10. Attractions • Crazy Horse Memorial • Crazy Horse, SD • Crazy Horse Memorial is the world's largest sculpture-in-progress, and frequent drilling and mountain blasts make each visit unique. When completed, Crazy Horse Memorial will stand 563 feet tall by 641 feet long. The project was started in 1948 at the request of Chief Henry Standing Bear who invited sculptor KorczakZiolkowski to carve a mountain to honor the heritage, tradition and culture of North American Indians. Its namesake, Crazy Horse, was a war leader of the Oglala Lakota Tribe and a prominent leader in the Sioux resistance to white encroachment on the Black Hills. His bravery and skill are greatly admired, and he is revered by the Sioux as one of their greatest leaders. The visitors' complex surrounding the mountain carving includes the Indian Museum of North America, the Native American Cultural Center, the Sculptor's studio home and workshop, a 40,000 square foot Orientation Center and two theaters. Nightly performances of a multimedia laser-light show spotlight Native American culture using dramatic animations and a stirring musical score. The Crazy Horse Stampede rodeo is held mid-June on the grounds, and is sanctioned by both the PRCA and Great Plains Indian Rodeo Association. At this same time, the Gift from Mother Earth Art Show highlights the artwork of Native American and Western artists. Also, on the first full weekend in June, the Crazy Horse Volksmarch opens a 10K route to hikers that winds around the base of the mountain and up onto Crazy Horse's outstretched arm.

  11. Attractions • South Dakota Scenic Byways • Native American Scenic Byway • This Scenic Byway cuts through the heart of South Dakota's mixed-grass prairie as it follows the river's path extending through the heart of the Great Sioux Nation. The route takes travelers through the lands of the Yankton, Crow Creek, Lower Brule, Cheyenne River and Standing Rock Sioux Tribes. The Corps of Discovery reported seeing an abundance of wildlife when they passed through this area. • Today, your chances of spotting prairie dogs, pronghorn and deer as you drive the byway are still good. Several tribes also maintain bison and elk herds. Besides the animals, you'll be captivated by the wild, rugged country, much of which remains undeveloped. The route begins near Running Water.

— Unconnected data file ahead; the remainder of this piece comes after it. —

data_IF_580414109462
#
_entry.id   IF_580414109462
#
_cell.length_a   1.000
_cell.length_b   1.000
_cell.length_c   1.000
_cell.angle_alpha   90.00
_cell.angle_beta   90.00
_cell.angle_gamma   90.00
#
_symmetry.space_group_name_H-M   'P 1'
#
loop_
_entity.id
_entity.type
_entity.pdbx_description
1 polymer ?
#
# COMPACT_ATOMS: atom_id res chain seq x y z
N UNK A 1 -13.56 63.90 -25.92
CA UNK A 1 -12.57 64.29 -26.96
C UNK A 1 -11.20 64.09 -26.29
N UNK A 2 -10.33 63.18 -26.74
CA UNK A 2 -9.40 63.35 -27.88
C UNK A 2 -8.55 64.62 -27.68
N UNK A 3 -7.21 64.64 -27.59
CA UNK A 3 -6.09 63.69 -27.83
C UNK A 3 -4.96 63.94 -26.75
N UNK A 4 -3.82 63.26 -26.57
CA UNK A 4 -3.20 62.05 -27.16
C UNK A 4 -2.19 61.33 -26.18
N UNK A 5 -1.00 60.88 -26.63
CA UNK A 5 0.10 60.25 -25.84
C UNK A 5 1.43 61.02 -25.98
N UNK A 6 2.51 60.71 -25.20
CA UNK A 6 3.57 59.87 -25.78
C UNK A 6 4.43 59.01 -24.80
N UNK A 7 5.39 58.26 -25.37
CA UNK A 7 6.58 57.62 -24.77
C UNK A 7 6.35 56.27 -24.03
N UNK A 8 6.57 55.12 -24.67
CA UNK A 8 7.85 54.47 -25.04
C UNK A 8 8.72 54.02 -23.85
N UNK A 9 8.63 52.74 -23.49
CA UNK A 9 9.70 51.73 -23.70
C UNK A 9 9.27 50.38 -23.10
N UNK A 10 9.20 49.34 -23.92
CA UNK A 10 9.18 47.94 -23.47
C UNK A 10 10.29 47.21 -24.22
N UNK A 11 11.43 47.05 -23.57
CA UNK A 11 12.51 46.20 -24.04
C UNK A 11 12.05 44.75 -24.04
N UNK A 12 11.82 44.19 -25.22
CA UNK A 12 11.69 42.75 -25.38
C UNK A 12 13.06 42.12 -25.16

12. South Dakota Current license plates

  13. Governor Mike Rounds • M. Michael “Mike” Rounds was sworn in as South Dakota’s 31st governor on January 7, 2003. He is committed to kids and to working with South Dakotans to make this state a better place to live, work, and raise a family.  • Mike Rounds was born on Oct. 24, 1954, in Huron, S.D., but he has lived in Pierre most of his life. He went to college at South Dakota State University in Brookings where he met his wife, Jean. They were married in 1978 and have four children: Christopher and his wife, Lindsay, Brian, Carrie, and John.   • In his free time, the governor likes to be in the air, because he is a licensed pilot. He also enjoys spending time with his family, hunting, racquetball, camping and boating on the Missouri River.  • Before being your governor, Mike Rounds was elected to the South Dakota State Senate in 1990 and was reelected during the next four elections. He represented Pierre and the surrounding areas. In 1994, Rounds was chosen by his peers to serve as Senate Majority Leader, a post he held for six years. • The governor’s parents are Don and Rosemary Rounds. His mother, Joyce, died in 1987 from cancer. He has nine brothers and one sister. Their names are Michelle, Dennis, Doug, Tim, Dan, Tom, Pat, Steve, Scott, and Jamie. Try memorizing that!

  14. State Capital • Pierre, South Dakota